My Review Of clean coffee+: The Top Sustainability & Health Perks
As someone who is not at all a morning person, the promise of coffee is usually what gets me out of bed. I've been drinking one to two cups most days for years, and I still look forward to the first sip every single time. While I enjoy the occasional coffee shop, I drink most of my java at home. As for beans, I used to choose mine purely on flavor—but I recently learned that there are a few other important factors that impact the health and sustainability of my beloved morning ritual. Here's the tea on coffee, and how it's changed the way I shop for it.
Why the future of coffee is up in the air
Coffee, like so many crops, is threatened by climate change. As I learned during a recent United Nations panel put together by Illy coffee, greenhouse gas emissions could reduce the amount of land suitable for coffee production by 50% by 2050.
Increasing drought, biodiversity loss, and decreasing soil quality1 all threaten fragile coffee crops—particularly arabica coffee beans2—research finds. This issue is compounded by the fact that those who work on coffee farms (70% of whom are women) rely on a healthy crop for their livelihoods.
That's why when mindbodygreen developed our first coffee product, clean coffee+, we set out to work with farmers who are actively working with nature, not against it. Our arabica bean blend comes from farms across Africa, Indonesia, and Central & South America. What brings these global farms together is a commitment to shade-growing coffee in mountainous regions. Instead of taking the approach of clearing existing forests to make way for coffee plants, our producers work within existing ecosystems to grow plants in a way that reinvigorates soil health.
The multigenerational farmers who grow our organic, fairly traded coffee beans are also paid fair prices so they can be successful in the long term. This investment leads to a slightly more expensive product, but I can feel good knowing that I'm supporting the coffee future that I'd like to see.
This commitment to sustainability leads to a healthier product too
Regenerative growing practices don't just reinvigorate land; they lead to a healthier product too. Since our beans grow in nutrient-dense soil, they are high in an impressive array of native polyphenols—which support antioxidant activity and combat oxidative stress4. Our clean coffee+ beans are also grown and handled in a way that minimizes their potential for mold and mycotoxins, which are frighteningly common on the crop.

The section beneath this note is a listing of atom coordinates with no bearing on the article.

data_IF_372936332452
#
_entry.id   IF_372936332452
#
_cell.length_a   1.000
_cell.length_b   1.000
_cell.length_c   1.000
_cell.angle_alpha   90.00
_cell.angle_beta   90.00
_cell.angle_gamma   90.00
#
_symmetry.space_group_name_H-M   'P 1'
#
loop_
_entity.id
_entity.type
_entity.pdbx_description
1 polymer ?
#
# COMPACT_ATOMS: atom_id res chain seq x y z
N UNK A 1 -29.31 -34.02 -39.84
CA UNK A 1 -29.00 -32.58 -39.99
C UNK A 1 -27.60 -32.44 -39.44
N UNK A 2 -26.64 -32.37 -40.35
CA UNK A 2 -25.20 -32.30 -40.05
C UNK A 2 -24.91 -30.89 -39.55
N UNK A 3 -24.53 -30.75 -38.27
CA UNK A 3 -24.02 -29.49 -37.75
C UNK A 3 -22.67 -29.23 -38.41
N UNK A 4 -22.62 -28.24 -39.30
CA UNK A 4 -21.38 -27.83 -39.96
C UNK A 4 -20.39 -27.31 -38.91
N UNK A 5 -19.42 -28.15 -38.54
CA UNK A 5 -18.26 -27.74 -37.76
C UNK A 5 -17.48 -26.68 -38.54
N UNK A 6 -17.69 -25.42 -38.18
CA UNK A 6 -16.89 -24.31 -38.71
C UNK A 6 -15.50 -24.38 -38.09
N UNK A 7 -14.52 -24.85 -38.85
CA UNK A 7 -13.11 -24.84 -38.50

I'm already actively trying to reduce my exposure to mold in my home—why not do the same for my groceries, particularly those I'm consuming every single day?
In addition to mycotoxins, clean coffee+ has been tested for nasties like heavy metals, pesticides, solvents, and acrylamide—giving me further peace of mind that my morning brew is helping my health routine, not harming it.†
Last but not least, the flavor is also top-notch. It makes for a smooth, rich, slightly sweet cup that contains just the right amount of caffeine to make me feel energized without any jitters or lingering anxiety. So far, I've tried it as iced and hot drip coffee, and both have been delicious.
I'm a longtime coffee lover who put admittedly little thought into the environmental and health impacts of my caffeine routine—until now. After trying mindbodygreen's clean coffee+, I'm inspired to continue choosing a sip that aligns with my environmental values. Making this choice for the planet will also pay off for my health—and who doesn't love a win-win?
Emma Loewe is the Sustainability and Health Director at mindbodygreen and the author of Return to Nature: The New Science of How Natural Landscapes Restore Us. She is also the co-author of The Spirit Almanac: A Modern Guide To Ancient Self Care, which she wrote alongside Lindsay Kellner.
Emma received her B.A. in Environmental Science & Policy with a specialty in environmental communications from Duke University. In addition to penning over 1,000 mbg articles on topics from the water crisis in California to the rise of urban beekeeping, her work has appeared on Grist, Bloomberg News, Bustle, and Forbes. She's spoken about the intersection of self-care and sustainability on podcasts and live events alongside environmental thought leaders like Marci Zaroff, Gay Browne, and Summer Rayne Oakes.